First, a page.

Like many of you, I listen to music while I am exercising. With a good pair of audio phones, I am able to pick up on lyrics that were once unintelligible.
Which is a short explanation for what I am about to write about: a prevalent euphemism in music for death or, more precisely, what happens after we die.
Death has been sadly present in my life these past months. Bill, my oldest brother, died in March. A well-regarded teacher at my daughter’s high school was run down by a drunk driver while bicycling in February. Our beloved golden retriever, Captain, had to be put down in June. Robin Williams, a wonder comic and actor, died at his own hand just now.
In the wake of these sad events, and perhaps because my own mortality is more in sight on the horizon, I found myself pondering the “what’s next” question. What happens after death?
There are myriad answers, of course, but nothing reliable and no eyewitness accounts. Death is essentially the absence of life, the ending of mortal existence. Standing over my mother’s deathbed, as she breathed her last and came to a complete and utter stop, I was put in mind of the laws of thermodynamics of Sir Isaac Newton: a body in motion tends to stay in motion; a body at rest tends to stay at rest.
So because we don’t know what lies beyond death, people tend to either laugh it off as a needless worry, or try to find comfort in words or music (or both) typically as an expression of a religious faith, but not always. Alfred, Lord Tennyson clearly had the shore in mind when he wrote his last poem, “Crossing the Bar,” with these elegiac words:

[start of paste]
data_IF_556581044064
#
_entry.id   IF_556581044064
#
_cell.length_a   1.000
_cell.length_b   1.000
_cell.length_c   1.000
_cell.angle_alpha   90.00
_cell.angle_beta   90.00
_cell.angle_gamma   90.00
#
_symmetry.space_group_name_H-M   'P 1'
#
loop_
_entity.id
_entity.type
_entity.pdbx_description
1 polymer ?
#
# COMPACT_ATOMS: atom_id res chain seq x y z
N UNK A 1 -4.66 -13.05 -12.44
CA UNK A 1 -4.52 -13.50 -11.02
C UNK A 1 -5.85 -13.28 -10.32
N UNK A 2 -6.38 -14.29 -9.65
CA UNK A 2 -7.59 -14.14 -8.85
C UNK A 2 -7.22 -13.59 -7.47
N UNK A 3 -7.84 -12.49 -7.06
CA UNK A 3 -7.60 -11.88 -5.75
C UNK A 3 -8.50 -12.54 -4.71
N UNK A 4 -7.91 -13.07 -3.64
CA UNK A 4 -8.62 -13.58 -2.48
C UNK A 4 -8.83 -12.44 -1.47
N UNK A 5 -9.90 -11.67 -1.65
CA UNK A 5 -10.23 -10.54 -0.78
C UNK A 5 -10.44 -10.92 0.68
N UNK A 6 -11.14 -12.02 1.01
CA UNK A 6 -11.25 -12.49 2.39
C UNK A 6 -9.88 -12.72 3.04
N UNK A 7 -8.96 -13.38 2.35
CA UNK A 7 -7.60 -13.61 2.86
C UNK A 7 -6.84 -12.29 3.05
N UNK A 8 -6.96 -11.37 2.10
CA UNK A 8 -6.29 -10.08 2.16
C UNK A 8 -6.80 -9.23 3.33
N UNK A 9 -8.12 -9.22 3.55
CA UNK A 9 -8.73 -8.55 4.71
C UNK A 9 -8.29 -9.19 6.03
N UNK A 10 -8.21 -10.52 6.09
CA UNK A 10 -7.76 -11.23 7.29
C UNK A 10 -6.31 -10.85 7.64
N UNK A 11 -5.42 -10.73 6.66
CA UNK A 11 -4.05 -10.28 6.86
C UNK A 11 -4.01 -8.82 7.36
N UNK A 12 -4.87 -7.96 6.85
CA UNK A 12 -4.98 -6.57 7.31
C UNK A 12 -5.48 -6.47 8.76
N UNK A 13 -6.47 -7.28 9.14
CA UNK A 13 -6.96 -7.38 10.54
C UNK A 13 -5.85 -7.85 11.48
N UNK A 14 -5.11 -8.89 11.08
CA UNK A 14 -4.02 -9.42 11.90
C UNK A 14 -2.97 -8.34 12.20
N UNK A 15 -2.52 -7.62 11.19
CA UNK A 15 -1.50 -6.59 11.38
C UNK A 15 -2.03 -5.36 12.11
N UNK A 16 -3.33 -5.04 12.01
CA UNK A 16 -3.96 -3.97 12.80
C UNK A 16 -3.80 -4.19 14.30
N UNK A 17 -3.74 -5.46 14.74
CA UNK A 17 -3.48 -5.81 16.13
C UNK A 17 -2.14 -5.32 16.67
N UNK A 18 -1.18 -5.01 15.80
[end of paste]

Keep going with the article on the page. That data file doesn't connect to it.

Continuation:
“For tho’ from out our bourne of Time and Place
The flood may bear me far,
I hope to see my Pilot face to face
When I have crost the bar.”
It was while thinking about these matters that an answer came to me in listening to my iTunes playlists.
There is, I found, a musical euphemism or expression for the aftermath of death. It is the shore — the shore of a river, or the distant shore of an ocean; safe ground, in other words. This idea appeals to me fundamentally for I find no place as relaxing and calming as the ocean shore. Perhaps this is typical of Midwesterners, because I first stuck my toes in the ocean as a teenager, and ever since, I am drawn to the sea as if I had flippers.
In the sense that the shore is expressed as a refuge from pain or loss (of life itself, perhaps), it can also be interpreted as another way to express the concept of heaven, or Canaan, as heaven is sometimes called. Here are some lyrics from my iTunes that equate death and beyond with reaching shore:
In a hymn entitled “Model Church,” an old man has come to a church as if in a dream. He sits with the congregation and enjoys the soaring choir, after which he says:
“I tell you wife it did me good
To sing those hymns once more
I felt just like some wrecked marine
Who gets a glimpse of shore
It made want to lay aside
This weather beaten form
And anchor in that blessed port
Forever from the storm.”
Are we, on life’s journey, a wrecked marine? There’s no telling where the inspiration for these lines came from. They may have come from the dramatic account of a harrowing open ocean voyage. In Acts, 27 about the Apostle Paul in the Mediterranean Sea. Paul and all on board encountered a fierce storm and most everyone panicked. But Paul urged them to stay calm and ride out the bad weather, saying (in verse 24) “not a hair of the head of anyone on this boat will be lost.” The ship eventually crashed on rocks on Malta and all were saved, an outcome biblical scholars believe was a metaphor for the unshakability of faith. The narrative was incidentally written by Luke, who was an experienced seafarer. Like the Odyssey, Paul’s adventure has beccome an often repeated theme of the epic life and death struggle depicted in books, movies and song ever since.